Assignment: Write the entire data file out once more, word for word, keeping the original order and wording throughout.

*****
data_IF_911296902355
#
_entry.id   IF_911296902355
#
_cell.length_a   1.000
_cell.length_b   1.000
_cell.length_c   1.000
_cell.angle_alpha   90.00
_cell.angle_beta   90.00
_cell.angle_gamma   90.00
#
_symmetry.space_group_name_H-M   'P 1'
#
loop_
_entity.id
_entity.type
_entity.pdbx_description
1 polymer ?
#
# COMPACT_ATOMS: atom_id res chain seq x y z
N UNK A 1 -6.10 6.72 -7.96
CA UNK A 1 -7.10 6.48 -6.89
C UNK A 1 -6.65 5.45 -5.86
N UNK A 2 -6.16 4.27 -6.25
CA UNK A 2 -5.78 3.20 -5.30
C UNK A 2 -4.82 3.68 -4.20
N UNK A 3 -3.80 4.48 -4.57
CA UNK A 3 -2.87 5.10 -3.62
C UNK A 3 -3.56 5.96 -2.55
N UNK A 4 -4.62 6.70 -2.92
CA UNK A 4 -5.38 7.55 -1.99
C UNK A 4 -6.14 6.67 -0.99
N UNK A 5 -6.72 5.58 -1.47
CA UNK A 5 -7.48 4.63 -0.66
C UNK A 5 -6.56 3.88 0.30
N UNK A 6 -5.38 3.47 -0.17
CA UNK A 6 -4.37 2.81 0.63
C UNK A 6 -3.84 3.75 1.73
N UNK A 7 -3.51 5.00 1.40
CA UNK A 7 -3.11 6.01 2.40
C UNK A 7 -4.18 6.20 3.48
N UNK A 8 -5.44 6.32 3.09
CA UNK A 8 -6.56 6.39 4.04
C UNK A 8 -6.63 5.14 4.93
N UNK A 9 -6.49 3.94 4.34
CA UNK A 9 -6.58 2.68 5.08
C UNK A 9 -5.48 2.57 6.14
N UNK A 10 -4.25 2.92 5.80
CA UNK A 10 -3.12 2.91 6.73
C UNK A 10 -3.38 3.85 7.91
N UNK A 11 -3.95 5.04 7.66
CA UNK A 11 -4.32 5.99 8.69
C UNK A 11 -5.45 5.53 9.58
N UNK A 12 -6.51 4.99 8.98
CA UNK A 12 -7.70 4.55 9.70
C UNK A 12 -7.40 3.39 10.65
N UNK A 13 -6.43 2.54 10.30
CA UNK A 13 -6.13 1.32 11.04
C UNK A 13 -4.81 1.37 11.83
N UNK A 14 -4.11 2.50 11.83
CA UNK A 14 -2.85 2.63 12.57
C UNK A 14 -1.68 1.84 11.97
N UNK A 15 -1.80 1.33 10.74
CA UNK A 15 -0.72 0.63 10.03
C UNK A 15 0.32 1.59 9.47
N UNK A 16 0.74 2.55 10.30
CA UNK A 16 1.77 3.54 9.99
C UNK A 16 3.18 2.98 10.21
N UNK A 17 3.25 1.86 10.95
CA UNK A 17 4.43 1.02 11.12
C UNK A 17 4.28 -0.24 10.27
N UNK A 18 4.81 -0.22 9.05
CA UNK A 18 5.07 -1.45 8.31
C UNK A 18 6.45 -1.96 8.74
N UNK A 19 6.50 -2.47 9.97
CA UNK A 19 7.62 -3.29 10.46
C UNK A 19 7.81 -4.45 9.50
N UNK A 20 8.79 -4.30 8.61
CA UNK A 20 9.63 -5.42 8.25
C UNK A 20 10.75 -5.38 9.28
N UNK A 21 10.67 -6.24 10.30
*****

data_IF_911296902355
#
_entry.id   IF_911296902355
#
_cell.length_a   1.000
_cell.length_b   1.000
_cell.length_c   1.000
_cell.angle_alpha   90.00
_cell.angle_beta   90.00
_cell.angle_gamma   90.00
#
_symmetry.space_group_name_H-M   'P 1'
#
loop_
_entity.id
_entity.type
_entity.pdbx_description
1 polymer ?
#
# COMPACT_ATOMS: atom_id res chain seq x y z
N UNK A 1 -6.10 6.72 -7.96
CA UNK A 1 -7.10 6.48 -6.89
C UNK A 1 -6.65 5.45 -5.86
N UNK A 2 -6.16 4.27 -6.25
CA UNK A 2 -5.78 3.20 -5.30
C UNK A 2 -4.82 3.68 -4.20
N UNK A 3 -3.80 4.48 -4.57
CA UNK A 3 -2.87 5.10 -3.62
C UNK A 3 -3.56 5.96 -2.55
N UNK A 4 -4.62 6.70 -2.92
CA UNK A 4 -5.38 7.55 -1.99
C UNK A 4 -6.14 6.67 -0.99
N UNK A 5 -6.72 5.58 -1.47
CA UNK A 5 -7.48 4.63 -0.66
C UNK A 5 -6.56 3.88 0.30
N UNK A 6 -5.38 3.47 -0.17
CA UNK A 6 -4.37 2.81 0.63
C UNK A 6 -3.84 3.75 1.73
N UNK A 7 -3.51 5.00 1.40
CA UNK A 7 -3.11 6.01 2.40
C UNK A 7 -4.18 6.20 3.48
N UNK A 8 -5.44 6.32 3.09
CA UNK A 8 -6.56 6.39 4.04
C UNK A 8 -6.63 5.14 4.93
N UNK A 9 -6.49 3.94 4.34
CA UNK A 9 -6.58 2.68 5.08
C UNK A 9 -5.48 2.57 6.14
N UNK A 10 -4.25 2.92 5.80
CA UNK A 10 -3.12 2.91 6.73
C UNK A 10 -3.38 3.85 7.91
N UNK A 11 -3.95 5.04 7.66
CA UNK A 11 -4.32 5.99 8.69
C UNK A 11 -5.45 5.53 9.58
N UNK A 12 -6.51 4.99 8.98
CA UNK A 12 -7.70 4.55 9.70
C UNK A 12 -7.40 3.39 10.65
N UNK A 13 -6.43 2.54 10.30
CA UNK A 13 -6.13 1.32 11.04
C UNK A 13 -4.81 1.37 11.83
N UNK A 14 -4.11 2.50 11.83
CA UNK A 14 -2.85 2.63 12.57
C UNK A 14 -1.68 1.84 11.97
N UNK A 15 -1.80 1.33 10.74
CA UNK A 15 -0.72 0.63 10.03
C UNK A 15 0.32 1.59 9.47
N UNK A 16 0.74 2.55 10.30
CA UNK A 16 1.77 3.54 9.99
C UNK A 16 3.18 2.98 10.21
N UNK A 17 3.25 1.86 10.95
CA UNK A 17 4.43 1.02 11.12
C UNK A 17 4.28 -0.24 10.27
N UNK A 18 4.81 -0.22 9.05
CA UNK A 18 5.07 -1.45 8.31
C UNK A 18 6.45 -1.96 8.74
N UNK A 19 6.50 -2.47 9.97
CA UNK A 19 7.62 -3.29 10.46
C UNK A 19 7.81 -4.45 9.50
N UNK A 20 8.79 -4.30 8.61
CA UNK A 20 9.63 -5.42 8.25
C UNK A 20 10.75 -5.38 9.28
N UNK A 21 10.67 -6.24 10.30